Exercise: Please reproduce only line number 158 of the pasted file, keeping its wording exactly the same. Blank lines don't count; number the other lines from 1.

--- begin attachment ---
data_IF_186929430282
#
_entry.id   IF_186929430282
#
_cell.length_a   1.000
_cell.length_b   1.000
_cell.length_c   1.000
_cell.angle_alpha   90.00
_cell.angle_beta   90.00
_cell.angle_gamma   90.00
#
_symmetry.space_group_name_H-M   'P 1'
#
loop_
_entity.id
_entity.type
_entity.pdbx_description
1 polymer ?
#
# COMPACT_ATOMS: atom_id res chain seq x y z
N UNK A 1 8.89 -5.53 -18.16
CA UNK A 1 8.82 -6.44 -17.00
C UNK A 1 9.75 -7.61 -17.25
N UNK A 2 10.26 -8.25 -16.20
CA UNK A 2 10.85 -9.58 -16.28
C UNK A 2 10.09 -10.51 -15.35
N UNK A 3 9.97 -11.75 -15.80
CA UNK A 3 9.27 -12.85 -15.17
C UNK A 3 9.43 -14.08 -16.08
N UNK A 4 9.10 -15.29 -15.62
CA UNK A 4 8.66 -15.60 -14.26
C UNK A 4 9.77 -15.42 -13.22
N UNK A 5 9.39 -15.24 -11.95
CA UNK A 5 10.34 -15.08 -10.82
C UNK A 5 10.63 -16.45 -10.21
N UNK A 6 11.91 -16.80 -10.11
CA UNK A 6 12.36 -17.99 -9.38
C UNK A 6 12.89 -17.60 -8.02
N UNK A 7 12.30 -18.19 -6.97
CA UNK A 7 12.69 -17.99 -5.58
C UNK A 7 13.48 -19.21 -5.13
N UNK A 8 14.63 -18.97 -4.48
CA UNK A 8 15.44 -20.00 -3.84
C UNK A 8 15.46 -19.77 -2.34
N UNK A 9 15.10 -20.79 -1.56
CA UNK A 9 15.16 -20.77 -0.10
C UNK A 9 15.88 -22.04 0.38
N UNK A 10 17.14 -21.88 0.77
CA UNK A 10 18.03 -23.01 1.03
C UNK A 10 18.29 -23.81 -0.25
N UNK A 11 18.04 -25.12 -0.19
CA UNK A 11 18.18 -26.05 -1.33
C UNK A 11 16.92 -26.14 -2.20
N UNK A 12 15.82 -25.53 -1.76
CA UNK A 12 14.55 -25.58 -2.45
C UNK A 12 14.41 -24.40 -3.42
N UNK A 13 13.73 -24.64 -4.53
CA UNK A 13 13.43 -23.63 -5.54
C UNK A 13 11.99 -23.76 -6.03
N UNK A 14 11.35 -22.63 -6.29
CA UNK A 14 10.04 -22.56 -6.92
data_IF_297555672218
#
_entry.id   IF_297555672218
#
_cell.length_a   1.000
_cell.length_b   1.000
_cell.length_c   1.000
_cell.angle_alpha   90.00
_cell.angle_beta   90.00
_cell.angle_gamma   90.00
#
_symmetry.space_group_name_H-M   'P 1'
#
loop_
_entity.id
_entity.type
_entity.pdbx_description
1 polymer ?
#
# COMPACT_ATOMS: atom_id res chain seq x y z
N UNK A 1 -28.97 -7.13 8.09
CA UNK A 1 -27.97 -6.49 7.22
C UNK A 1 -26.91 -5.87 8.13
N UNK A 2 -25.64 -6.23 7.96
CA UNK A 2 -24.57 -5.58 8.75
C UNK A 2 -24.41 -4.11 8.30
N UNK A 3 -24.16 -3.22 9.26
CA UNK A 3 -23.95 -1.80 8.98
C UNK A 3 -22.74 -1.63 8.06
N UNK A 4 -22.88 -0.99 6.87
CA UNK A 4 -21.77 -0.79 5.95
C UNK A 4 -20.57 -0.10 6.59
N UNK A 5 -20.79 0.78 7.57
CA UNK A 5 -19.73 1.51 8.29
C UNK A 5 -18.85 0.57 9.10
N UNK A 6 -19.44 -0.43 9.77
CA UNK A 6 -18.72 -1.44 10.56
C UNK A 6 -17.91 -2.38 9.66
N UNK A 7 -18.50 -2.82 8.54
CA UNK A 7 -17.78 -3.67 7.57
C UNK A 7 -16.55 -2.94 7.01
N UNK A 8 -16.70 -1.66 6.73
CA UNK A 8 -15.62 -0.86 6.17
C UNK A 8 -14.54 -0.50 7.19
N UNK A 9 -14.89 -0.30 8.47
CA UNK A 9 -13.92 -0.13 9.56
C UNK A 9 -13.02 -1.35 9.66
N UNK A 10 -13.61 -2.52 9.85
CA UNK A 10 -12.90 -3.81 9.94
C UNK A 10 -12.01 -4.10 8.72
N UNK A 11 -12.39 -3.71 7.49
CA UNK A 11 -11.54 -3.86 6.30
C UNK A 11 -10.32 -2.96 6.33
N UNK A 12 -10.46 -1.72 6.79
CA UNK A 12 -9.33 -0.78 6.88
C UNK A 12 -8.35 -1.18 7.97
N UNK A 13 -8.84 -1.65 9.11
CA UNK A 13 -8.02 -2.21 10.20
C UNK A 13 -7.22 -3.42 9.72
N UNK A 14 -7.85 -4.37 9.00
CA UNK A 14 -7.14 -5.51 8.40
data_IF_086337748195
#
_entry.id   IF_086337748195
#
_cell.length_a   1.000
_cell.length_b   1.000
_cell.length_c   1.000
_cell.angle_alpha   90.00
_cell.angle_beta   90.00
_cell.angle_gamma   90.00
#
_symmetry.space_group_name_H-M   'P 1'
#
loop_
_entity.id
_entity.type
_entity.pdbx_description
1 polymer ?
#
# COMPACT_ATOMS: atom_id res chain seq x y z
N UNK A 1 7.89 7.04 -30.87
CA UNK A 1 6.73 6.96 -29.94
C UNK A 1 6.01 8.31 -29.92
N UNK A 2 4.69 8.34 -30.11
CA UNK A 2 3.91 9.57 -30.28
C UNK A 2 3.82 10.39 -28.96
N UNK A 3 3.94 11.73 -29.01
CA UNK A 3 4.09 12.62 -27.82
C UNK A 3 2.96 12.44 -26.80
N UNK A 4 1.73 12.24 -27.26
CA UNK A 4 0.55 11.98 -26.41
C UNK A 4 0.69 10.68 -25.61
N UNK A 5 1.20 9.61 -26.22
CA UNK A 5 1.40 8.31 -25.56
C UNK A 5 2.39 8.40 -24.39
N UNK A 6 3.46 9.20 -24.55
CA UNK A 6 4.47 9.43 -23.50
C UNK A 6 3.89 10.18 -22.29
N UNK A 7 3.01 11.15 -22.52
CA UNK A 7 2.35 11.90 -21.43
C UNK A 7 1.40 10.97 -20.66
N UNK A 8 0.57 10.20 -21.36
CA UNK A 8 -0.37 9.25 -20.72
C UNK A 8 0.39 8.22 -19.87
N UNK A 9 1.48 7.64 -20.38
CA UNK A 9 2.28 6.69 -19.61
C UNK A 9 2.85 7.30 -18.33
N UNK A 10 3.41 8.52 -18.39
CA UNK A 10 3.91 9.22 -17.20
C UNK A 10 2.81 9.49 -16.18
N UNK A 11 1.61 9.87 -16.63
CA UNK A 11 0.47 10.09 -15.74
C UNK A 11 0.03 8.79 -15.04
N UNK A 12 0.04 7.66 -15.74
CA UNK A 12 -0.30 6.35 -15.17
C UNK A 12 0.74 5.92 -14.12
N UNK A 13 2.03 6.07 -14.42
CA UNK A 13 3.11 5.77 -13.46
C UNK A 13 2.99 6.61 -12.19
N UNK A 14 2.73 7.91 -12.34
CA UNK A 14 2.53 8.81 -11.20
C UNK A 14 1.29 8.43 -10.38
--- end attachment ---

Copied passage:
N UNK A 6 3.46 9.20 -24.55